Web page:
In Brief

How Pokemon Go caused chaos for the Canadian military

Officers at army bases tasked with playing the game following influx of civilian fans

The rise of Pokemon Go left the Canadian military struggling to deal with a surge in trespassing, newly released documents have revealed.

The files - which include correspondence between military officials - have finally been handed over to Canadian national broadcaster CBC in response to an information request made more than three years ago, shortly after the mobile phone game was released. The news organisation made the request in July 2016 after spotting a criminal advisory warning police that many defence locations were “game landmarks”.

Or to put it another way, civilians were wandering onto restricted and often highly sensitive operational bases in search of Pokemon - fantasy pocket animals - that players “catch” with their smartphones.

In one incident, documented just three days after the app was first launched, two men drove a van into an air base outside Toronto at midnight. A corporal who confronted the occupants found them playing Pokemon Go on their phones.

The sudden influx of trespassers sparked a flurry of anxious emails from military bosses.

“Plse [sic] advise the Commissionaires that apparently Fort Frontenac is both a PokeGym and a PokeStop,” wrote a major at a base in Kingston, Ontario. “I will be completely honest in that I have no idea what that is.”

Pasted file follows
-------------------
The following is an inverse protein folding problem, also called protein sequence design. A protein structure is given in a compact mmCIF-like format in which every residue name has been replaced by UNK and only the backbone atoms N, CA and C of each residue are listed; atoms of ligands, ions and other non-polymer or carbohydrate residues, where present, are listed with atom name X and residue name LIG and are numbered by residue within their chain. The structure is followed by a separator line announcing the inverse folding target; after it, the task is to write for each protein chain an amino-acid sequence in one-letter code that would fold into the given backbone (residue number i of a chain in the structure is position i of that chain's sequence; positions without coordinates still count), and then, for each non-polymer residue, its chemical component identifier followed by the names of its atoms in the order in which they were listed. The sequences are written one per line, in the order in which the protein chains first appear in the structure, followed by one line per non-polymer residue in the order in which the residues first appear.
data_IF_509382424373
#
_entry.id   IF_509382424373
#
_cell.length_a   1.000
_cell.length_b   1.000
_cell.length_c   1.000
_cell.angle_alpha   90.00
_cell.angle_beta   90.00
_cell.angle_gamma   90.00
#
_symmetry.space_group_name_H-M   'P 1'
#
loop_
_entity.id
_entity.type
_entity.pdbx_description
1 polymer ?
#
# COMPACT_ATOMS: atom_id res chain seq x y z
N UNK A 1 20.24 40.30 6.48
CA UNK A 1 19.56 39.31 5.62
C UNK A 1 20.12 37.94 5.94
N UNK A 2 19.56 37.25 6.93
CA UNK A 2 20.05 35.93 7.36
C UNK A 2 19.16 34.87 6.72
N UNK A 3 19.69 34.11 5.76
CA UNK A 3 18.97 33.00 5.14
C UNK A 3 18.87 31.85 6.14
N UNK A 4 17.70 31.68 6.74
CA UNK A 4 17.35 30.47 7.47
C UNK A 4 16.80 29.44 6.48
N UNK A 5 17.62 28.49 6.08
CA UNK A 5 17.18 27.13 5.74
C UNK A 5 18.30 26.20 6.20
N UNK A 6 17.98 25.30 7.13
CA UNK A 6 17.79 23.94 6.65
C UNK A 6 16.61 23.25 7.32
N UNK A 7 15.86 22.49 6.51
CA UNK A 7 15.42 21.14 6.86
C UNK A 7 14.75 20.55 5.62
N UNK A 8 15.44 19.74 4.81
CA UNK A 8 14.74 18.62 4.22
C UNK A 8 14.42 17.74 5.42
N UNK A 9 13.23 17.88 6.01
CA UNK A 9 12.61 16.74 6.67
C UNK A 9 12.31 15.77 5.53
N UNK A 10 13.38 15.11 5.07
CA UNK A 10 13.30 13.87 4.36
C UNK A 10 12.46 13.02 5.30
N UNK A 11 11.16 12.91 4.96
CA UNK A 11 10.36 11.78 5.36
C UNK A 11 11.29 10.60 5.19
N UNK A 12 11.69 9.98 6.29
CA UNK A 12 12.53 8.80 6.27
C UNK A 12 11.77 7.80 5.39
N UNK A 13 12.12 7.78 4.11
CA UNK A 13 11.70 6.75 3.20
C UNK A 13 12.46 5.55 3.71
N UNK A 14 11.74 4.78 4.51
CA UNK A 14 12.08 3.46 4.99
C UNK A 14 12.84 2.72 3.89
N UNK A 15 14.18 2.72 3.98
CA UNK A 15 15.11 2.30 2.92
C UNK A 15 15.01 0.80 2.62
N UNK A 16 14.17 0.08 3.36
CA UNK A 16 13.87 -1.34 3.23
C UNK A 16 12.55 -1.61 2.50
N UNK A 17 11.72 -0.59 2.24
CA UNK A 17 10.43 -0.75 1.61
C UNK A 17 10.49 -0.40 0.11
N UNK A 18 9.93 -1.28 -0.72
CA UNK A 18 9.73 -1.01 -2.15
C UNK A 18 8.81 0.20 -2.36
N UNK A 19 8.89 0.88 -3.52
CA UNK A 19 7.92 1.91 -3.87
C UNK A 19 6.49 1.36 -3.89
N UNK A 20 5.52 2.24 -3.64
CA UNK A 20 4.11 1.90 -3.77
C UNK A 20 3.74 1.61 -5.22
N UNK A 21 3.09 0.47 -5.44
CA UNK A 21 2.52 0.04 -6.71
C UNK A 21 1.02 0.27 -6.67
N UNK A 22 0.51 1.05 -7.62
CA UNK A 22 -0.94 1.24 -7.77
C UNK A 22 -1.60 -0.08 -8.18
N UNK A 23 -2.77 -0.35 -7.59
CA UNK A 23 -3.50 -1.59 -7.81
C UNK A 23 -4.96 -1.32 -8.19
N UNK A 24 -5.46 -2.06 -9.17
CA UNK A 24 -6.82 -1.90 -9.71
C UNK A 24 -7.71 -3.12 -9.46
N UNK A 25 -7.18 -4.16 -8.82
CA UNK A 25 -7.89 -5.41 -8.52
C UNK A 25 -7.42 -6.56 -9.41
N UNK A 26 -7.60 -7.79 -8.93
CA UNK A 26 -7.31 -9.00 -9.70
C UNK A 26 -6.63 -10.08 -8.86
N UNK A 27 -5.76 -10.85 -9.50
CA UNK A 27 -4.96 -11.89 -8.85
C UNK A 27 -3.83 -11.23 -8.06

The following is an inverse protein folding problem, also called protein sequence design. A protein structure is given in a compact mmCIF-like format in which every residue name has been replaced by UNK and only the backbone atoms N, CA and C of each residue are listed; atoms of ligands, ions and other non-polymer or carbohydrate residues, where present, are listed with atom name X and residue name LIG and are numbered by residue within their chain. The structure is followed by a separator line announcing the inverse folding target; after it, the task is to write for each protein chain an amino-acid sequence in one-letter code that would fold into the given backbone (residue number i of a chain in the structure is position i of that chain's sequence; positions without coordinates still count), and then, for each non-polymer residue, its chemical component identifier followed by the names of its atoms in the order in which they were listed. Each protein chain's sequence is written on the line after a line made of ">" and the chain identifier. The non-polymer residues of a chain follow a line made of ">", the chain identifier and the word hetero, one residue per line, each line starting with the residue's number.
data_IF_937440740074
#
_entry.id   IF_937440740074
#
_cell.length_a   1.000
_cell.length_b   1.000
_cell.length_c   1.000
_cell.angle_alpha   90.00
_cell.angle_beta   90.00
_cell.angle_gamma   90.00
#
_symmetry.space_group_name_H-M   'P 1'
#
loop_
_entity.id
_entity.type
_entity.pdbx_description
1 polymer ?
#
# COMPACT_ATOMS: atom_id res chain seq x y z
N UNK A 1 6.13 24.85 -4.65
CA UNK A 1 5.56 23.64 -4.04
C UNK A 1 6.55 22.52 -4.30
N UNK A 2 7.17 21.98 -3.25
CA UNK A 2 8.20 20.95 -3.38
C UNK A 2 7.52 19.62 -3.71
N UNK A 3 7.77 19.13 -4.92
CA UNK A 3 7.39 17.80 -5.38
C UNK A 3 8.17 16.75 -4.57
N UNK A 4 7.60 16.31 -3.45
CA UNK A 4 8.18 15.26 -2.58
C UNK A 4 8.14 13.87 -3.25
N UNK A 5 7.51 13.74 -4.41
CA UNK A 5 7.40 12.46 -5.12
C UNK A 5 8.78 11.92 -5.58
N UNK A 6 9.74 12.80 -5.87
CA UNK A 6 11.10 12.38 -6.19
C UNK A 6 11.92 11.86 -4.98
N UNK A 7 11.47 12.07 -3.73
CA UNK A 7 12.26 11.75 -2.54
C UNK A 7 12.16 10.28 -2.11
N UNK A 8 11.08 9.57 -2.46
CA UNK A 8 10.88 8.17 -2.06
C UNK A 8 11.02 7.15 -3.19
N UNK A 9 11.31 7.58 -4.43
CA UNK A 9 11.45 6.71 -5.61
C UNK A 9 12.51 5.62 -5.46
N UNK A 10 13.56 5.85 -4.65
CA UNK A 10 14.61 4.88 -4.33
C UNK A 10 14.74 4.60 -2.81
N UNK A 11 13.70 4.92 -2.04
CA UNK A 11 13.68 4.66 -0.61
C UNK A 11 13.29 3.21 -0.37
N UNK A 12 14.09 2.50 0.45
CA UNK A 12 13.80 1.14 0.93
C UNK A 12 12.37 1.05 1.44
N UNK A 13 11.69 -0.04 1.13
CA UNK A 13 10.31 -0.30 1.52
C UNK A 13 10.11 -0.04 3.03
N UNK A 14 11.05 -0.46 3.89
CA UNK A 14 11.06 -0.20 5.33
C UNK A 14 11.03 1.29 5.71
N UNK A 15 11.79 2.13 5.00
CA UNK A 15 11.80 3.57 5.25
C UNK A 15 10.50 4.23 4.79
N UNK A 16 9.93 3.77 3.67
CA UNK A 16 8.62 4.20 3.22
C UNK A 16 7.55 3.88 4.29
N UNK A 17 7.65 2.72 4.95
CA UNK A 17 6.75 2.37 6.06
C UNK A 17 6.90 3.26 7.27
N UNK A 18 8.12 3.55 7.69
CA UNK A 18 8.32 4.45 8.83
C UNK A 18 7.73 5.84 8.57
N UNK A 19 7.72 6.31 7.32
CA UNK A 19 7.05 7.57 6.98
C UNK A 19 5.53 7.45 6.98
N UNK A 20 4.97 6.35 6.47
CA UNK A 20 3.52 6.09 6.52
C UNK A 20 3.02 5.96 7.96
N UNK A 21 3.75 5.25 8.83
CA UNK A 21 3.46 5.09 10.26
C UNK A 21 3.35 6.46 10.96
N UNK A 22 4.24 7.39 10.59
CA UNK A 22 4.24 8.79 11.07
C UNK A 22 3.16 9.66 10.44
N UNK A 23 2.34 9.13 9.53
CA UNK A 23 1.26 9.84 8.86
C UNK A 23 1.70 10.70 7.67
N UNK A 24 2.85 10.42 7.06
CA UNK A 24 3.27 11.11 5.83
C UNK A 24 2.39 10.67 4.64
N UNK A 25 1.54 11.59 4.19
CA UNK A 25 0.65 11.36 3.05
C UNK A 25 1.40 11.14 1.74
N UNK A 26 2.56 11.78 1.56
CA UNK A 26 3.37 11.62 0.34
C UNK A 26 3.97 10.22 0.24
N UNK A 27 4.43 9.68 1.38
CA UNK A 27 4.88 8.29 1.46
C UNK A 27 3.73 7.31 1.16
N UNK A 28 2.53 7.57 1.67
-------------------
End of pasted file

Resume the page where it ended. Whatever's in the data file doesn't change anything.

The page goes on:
“There’s a game out there taking off like gangbusters, and it requires people to move to digitally cached locations to get points,” said a colonel in Petawawa, west of Ottawa.

“The game’s premise seems to be going to the ‘PokeStops/Gyms’ to collect ‘Pokemons’ (we should almost hire a 12-year-old to help us out with this),” wrote a security expert at a base in Borden, Ontario.

The newly released files show that a woman was caught playing the game at the Borden base while her three children climbed over tanks. In a separate breach, a man stopped by officers there explained: “I had to beat my kids [at the game].”

As part of the response to the sudden influx of players, at least three military police officers were tasked with playing Pokemon Go at various bases, logging the appearance and location of wild monsters, PokeGyms and PokeStops, the BBC reports.

But not everyone viewed the Pokemon Go trend as entirely negative. One major in Petawawa wrote that the game might encourage more people to visit the base’s military museum.

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